Vanessa, Clive, Duncan Grant and Duncan’s lover David Garnett moved to the Sussex countryside shortly before the outbreak of First World War, and settled at Charleston Farmhouse near Firle, East Sussex, where she and Grant painted and worked on commissions for the Omega Workshops established by Roger Fry.

Vanessa Bell’s significant paintings include Studland Beach (1912), The Tub (1918), Interior with Two Women (1932), and portraits of her sister Virginia Woolf (three in 1912), Aldous Huxley (1929–1930), and David Garnett (1916).

She is considered one of the major contributors to British portrait drawing and landscape art in the 20th century.

She is portrayed by Janet McTeer in the 1995 Dora Carrington biopic Carrington, and by Miranda Richardson in the 2002 film The Hours alongside Nicole Kidman as Virginia Woolf. Vanessa Bell is also the subject of Susan Sellers’ novel Vanessa and Virginia.

Source: Wikipedia

Virginia Woolf

Virginia Woolf

Adeline Virginia Woolf (pronounced /ˈwʊlf/; 25 January 1882 – 28 March 1941) was an English writer, regarded as one of the foremost modernist literary figures of the twentieth century.

During the interwar period, Woolf was a significant figure in London literary society and a member of the Bloomsbury Group. Her most famous works include the novels Mrs Dalloway (1925), To the Lighthouse (1927) and Orlando (1928), and the book-length essay A Room of One’s Own (1929), with its famous dictum, “A woman must have money and a room of her own if she is to write fiction.”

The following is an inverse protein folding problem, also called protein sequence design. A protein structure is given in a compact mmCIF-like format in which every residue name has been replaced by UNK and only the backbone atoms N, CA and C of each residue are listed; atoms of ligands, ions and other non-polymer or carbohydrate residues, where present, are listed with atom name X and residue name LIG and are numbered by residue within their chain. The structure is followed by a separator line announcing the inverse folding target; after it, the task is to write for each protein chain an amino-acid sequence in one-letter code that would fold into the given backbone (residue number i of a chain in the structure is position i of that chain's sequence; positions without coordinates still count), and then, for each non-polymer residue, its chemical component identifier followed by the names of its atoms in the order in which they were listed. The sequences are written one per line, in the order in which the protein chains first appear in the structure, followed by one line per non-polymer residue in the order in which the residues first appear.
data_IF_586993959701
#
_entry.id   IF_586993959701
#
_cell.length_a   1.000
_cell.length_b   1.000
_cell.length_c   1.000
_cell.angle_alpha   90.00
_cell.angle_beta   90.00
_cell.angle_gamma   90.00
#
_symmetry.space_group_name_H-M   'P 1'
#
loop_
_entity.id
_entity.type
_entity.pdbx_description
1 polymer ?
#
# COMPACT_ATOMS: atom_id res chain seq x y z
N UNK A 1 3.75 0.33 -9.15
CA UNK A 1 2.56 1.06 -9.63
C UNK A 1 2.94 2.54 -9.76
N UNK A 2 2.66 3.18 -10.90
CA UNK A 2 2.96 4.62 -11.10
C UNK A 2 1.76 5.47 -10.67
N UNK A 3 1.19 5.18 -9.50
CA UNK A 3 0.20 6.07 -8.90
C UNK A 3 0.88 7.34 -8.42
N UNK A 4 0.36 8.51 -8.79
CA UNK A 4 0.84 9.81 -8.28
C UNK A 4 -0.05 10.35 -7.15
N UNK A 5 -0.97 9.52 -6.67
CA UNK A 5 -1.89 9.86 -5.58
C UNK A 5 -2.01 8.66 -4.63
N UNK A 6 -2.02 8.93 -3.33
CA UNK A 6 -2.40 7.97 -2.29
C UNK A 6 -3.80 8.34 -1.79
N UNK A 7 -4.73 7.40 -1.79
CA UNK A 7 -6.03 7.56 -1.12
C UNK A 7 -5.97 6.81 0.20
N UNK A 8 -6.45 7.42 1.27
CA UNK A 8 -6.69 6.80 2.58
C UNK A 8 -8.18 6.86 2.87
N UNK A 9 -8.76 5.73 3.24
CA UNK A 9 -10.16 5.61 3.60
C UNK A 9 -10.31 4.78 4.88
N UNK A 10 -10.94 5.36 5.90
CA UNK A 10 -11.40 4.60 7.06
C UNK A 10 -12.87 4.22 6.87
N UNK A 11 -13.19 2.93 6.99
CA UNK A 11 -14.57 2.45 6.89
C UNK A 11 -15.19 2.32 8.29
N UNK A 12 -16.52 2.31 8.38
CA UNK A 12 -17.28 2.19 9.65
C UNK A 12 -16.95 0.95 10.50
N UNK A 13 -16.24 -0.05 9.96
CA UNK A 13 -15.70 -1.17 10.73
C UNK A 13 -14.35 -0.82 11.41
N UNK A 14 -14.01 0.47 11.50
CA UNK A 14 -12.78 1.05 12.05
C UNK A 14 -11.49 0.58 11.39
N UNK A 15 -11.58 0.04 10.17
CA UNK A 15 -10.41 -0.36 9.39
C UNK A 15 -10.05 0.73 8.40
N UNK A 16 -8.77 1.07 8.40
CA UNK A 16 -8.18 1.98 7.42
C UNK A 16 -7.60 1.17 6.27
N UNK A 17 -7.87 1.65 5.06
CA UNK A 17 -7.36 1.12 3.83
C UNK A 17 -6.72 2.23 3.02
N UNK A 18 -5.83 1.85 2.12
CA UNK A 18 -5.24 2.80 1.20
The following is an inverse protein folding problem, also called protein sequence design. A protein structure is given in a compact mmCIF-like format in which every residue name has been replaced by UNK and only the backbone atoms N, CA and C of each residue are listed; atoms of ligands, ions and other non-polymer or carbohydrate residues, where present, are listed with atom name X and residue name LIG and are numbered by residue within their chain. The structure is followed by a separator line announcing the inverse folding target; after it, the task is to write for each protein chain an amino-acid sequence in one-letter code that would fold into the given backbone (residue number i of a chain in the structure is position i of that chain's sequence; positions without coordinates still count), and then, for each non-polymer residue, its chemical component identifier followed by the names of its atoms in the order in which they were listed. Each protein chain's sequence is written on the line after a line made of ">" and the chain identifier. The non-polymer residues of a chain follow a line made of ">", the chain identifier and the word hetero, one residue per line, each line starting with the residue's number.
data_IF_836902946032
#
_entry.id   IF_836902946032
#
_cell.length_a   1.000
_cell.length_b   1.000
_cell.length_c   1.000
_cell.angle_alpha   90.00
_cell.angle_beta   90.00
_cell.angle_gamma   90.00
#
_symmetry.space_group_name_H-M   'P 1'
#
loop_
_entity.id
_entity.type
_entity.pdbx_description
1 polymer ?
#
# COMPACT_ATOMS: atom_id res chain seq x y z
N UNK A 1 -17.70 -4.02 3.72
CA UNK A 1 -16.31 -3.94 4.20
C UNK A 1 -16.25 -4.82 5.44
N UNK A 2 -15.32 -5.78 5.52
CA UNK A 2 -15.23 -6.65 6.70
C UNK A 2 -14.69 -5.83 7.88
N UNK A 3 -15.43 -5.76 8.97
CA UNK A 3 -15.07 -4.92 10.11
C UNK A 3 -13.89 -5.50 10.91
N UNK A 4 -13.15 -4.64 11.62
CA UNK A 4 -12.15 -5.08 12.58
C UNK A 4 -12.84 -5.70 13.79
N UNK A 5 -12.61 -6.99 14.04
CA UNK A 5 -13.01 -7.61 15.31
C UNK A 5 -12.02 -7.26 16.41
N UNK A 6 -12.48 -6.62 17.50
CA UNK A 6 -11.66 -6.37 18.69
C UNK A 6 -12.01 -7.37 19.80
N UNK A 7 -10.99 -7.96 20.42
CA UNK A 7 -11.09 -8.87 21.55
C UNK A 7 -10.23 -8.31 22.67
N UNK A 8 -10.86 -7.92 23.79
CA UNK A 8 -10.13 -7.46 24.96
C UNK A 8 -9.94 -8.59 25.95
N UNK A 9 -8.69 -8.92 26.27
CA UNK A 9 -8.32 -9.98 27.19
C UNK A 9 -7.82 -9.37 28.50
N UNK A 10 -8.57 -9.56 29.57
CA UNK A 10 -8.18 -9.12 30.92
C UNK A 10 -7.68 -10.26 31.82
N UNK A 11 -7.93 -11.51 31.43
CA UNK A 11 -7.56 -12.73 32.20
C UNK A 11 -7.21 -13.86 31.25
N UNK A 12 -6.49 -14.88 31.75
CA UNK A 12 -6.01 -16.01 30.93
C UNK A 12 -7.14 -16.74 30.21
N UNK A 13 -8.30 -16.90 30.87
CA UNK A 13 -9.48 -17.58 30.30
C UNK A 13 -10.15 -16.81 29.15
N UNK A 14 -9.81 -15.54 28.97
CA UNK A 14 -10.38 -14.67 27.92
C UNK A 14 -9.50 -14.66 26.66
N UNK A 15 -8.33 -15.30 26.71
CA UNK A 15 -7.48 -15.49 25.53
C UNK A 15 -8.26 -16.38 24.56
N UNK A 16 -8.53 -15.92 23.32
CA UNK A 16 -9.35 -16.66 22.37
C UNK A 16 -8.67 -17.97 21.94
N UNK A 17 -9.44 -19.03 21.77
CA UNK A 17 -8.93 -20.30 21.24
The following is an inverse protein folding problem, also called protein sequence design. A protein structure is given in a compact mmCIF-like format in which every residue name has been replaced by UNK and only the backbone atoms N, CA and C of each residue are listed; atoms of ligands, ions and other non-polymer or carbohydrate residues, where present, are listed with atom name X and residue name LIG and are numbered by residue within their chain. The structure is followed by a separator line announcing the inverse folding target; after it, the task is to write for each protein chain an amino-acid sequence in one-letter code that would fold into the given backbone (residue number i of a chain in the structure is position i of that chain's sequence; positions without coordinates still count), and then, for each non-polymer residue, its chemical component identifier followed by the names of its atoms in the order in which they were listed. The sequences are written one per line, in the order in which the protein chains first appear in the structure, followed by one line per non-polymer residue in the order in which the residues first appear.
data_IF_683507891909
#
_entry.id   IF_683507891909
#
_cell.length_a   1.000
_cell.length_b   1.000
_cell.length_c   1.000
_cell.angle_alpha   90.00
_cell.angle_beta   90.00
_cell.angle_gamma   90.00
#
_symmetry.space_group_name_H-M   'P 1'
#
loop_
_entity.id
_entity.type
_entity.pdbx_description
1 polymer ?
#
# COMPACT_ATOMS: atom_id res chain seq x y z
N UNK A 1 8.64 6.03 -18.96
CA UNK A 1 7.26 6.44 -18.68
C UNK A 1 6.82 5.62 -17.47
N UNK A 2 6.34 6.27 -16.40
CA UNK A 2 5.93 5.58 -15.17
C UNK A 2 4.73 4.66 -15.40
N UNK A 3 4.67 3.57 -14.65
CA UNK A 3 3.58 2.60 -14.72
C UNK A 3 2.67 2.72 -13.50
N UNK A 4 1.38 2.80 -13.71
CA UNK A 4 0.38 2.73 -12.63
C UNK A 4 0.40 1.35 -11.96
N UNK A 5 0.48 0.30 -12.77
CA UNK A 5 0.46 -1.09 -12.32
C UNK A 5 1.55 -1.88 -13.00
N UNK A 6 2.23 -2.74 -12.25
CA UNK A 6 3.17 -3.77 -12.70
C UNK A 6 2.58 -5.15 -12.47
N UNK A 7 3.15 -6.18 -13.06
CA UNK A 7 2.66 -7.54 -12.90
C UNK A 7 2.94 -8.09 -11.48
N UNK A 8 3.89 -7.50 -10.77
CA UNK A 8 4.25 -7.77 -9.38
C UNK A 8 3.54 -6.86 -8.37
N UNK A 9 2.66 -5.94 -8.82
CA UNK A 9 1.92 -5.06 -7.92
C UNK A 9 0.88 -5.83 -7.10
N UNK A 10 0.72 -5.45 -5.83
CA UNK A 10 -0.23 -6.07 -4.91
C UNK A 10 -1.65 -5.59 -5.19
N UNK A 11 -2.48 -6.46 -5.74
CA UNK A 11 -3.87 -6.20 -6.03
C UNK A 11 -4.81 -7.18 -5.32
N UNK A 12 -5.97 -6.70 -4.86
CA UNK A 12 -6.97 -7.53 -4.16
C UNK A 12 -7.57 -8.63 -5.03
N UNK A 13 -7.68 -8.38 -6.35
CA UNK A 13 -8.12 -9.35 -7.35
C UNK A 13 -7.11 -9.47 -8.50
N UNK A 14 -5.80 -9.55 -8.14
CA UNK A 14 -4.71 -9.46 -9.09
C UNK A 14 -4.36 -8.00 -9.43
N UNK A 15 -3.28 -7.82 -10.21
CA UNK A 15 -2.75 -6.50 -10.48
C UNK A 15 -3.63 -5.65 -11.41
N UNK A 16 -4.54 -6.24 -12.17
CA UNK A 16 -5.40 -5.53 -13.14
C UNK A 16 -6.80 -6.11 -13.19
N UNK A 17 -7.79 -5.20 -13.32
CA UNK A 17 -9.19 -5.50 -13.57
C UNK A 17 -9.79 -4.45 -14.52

Source: Wikipedia



Adjoining rooms
Non-Smoking (throughout)
Wedding services

non smoking cleeve house


Breakfast (Continental)
Breakfast (Full Cooked)
Extra Charges may apply

meals cleeve house


Number of Floors: 3
Support for the Mobility Impaired
Ramps, Disabled toilet

wheelchair access cleeve house

Customer Experiences

Alex Stacey
Alex Stacey
Stayed here with 100 others, camped outside in a tent after the wedding event and others slept in the bed and breakfast indoors. Wonderful location and place to stay.
Kevin Lusty
Kevin Lusty
Great place great venue.
Vikas Girijan
Vikas Girijan
Warm and welcoming!!
Simon Webb
Simon Webb
Nice place
Shai R
Shai R
Beautiful setting an ideal place to chill and relax for my Bhakti yoga retreat with Sivani mata and co.

Copyright © 2022 Cleeve House